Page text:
Unaffectionately coined as Find the Shit games by my wife, you could immediately write off The Ultimate Alphabet as another of those photo hunt/hidden object games that are increasingly popular these days, but you'd be missing out. Sort of an intelligent photo hunt in reverse, The Ultimate Alphabet presents you with an image of hundreds of things that all begin with the same letter and lets you tell it what you see. And though it may seem like a perfect educational game for little learners, The Ultimate Alphabet is definitely an app for adults. The clues are horrendously cryptic, many of the words are esoteric or simply extinct and some of the imagery is borderline erotic or at least potentially disturbing to younger viewers.
The Ultimate Alphabet by Toytek is a collaboration with Mike Wilks, the Englishman who first created the illustrated book of the same name in 1986. For those who missed it 24 years ago (myself included), it was a coffee table fad that was later followed by books like Where's Waldo? and The Magic Eye. What the app may lack in oversized, hardback appeal, it more than makes up for in simple interactivity and general gaminess while retaining the same smirk-inducing satisfaction of the original format.
At the outset of each letter you'll feel like a genius for spotting so many things so quickly. Apple, ant, aardvark, atlas, apparition, aquifer. But the hidden words go much deeper as each piece of imagery typically contains numerous clues. That atlas also holds several continents and oceans and you'll also want to think in broader terms. I beat my head against the iPad for a good hour before realizing that the archaeopteryx, adder and anteater are all... Animals. The game does a good job of lending a hand when you get stumped via a layered hint system. You get a cryptic clue for each word and can then tap the question mark for a more sensible definition. Tap the ? again and you'll get to see and unscramble all the letters that make up the word. Sometimes it's obvious from just seeing the jumbled letters but other times, like with antimacassar, I still didn't believe what I was reading. That's when the globe icon proves useful as it pulls up a web page (usually Wikipedia) that proves that the game isn't cheating and making up fake words. They thought of everything, and then some.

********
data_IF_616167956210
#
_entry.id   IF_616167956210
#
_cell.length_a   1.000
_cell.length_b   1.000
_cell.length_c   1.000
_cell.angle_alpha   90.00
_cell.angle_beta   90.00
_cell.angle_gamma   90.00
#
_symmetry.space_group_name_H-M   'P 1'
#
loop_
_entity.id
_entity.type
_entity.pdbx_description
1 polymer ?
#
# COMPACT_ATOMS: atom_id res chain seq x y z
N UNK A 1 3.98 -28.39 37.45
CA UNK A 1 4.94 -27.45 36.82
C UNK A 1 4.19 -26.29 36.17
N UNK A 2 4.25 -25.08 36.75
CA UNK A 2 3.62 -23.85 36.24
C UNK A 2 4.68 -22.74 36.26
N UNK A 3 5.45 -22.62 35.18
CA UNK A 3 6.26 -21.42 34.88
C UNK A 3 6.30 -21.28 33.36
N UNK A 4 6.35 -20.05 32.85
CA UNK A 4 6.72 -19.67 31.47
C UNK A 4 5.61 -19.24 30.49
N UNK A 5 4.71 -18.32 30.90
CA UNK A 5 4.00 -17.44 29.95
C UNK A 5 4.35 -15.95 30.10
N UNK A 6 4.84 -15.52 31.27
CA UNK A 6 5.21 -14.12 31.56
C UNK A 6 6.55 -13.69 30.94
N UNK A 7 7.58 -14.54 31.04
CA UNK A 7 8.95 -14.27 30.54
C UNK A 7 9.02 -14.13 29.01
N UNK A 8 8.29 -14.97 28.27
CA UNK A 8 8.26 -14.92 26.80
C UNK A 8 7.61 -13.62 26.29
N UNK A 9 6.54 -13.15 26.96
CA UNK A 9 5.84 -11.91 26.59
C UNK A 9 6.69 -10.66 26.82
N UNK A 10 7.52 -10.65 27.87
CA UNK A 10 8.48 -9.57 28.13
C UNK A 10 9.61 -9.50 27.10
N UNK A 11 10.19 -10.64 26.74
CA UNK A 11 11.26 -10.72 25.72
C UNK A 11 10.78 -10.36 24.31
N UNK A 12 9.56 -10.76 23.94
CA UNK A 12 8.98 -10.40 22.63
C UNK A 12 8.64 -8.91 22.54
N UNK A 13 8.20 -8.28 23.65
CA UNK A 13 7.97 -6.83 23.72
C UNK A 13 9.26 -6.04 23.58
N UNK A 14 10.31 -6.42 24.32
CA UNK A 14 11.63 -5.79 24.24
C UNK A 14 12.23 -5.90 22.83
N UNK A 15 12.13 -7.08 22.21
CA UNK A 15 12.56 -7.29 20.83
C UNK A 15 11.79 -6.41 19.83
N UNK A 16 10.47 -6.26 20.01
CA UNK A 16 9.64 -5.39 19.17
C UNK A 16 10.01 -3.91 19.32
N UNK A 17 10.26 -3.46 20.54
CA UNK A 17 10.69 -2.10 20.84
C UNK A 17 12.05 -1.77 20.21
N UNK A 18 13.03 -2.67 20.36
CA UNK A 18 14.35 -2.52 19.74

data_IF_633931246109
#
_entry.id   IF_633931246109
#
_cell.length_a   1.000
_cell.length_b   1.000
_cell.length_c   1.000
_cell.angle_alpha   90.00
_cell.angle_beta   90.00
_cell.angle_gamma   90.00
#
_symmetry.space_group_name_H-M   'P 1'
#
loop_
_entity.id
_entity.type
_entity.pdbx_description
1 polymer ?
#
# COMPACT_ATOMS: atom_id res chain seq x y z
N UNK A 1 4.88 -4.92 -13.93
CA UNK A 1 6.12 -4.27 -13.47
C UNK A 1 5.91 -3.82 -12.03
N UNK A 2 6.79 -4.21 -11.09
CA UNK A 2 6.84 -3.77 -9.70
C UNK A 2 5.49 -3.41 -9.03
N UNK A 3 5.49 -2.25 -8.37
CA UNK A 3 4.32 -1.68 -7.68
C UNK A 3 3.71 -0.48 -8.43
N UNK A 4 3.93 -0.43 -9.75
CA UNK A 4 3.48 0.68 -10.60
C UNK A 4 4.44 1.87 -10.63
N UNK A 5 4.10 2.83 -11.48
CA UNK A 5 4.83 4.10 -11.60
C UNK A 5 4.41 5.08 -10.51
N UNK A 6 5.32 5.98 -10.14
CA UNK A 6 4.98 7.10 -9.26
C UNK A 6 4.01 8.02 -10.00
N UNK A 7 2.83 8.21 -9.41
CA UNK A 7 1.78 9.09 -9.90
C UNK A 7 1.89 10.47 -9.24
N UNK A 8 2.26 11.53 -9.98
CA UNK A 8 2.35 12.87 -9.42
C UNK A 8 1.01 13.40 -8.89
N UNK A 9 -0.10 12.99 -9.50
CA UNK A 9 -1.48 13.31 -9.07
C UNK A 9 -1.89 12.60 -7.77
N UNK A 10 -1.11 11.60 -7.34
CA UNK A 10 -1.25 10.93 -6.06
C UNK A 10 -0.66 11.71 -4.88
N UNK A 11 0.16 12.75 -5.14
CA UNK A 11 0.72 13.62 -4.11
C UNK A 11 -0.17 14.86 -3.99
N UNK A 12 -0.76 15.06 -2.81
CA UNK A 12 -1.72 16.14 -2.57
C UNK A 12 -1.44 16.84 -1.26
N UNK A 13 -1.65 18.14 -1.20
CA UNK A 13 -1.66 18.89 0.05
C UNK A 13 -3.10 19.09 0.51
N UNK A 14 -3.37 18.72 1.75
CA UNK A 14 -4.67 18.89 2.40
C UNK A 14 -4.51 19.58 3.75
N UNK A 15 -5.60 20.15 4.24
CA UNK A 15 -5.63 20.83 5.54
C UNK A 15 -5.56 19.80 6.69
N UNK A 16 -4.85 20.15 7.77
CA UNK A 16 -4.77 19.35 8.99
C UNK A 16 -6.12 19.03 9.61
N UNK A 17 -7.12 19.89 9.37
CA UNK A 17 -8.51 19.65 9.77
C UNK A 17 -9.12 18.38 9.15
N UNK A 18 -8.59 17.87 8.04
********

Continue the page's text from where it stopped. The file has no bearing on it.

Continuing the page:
Similar, of all things, to Katamari Damacy, The Ultimate Alphabet catalogs and details every one of the thousands of objects in the game. You can look at all the Dinosaurs you've found, for instance, or marvel at your knowledge of Mineralogy. Guessing a word without using any hints nets you a gold star while using each clue knocks you down to silver and then bronze. Individual word stats add up to category ranks which track across all (eventual) 26 letters. Every one of these statistics is viewable in the catalog and there's even OpenFeint achievements for the ultimate intellectual bragging rights. "I'm smarter than you noobz!"
Initially, The Ultimate Alphabet (for all iOS devices) features only the letters A through D of the full 26-letter alphabet but it's more than enough to keep you guessing and puzzling for months. The free version now gives you the letter A in its entirety (so grab it already!) with the other letters for sale individually or as bundles. I paid the full $6.99 when it was released and it's proven to be one of the few apps that I don't regret paying more than $0.99 for. You'll feel smart, you'll feel dumb, and then you'll actually get smarter! Well, at the least you'll be able to totally wow people with your knowledge of dead languages and, honestly, can you even put a price on that?
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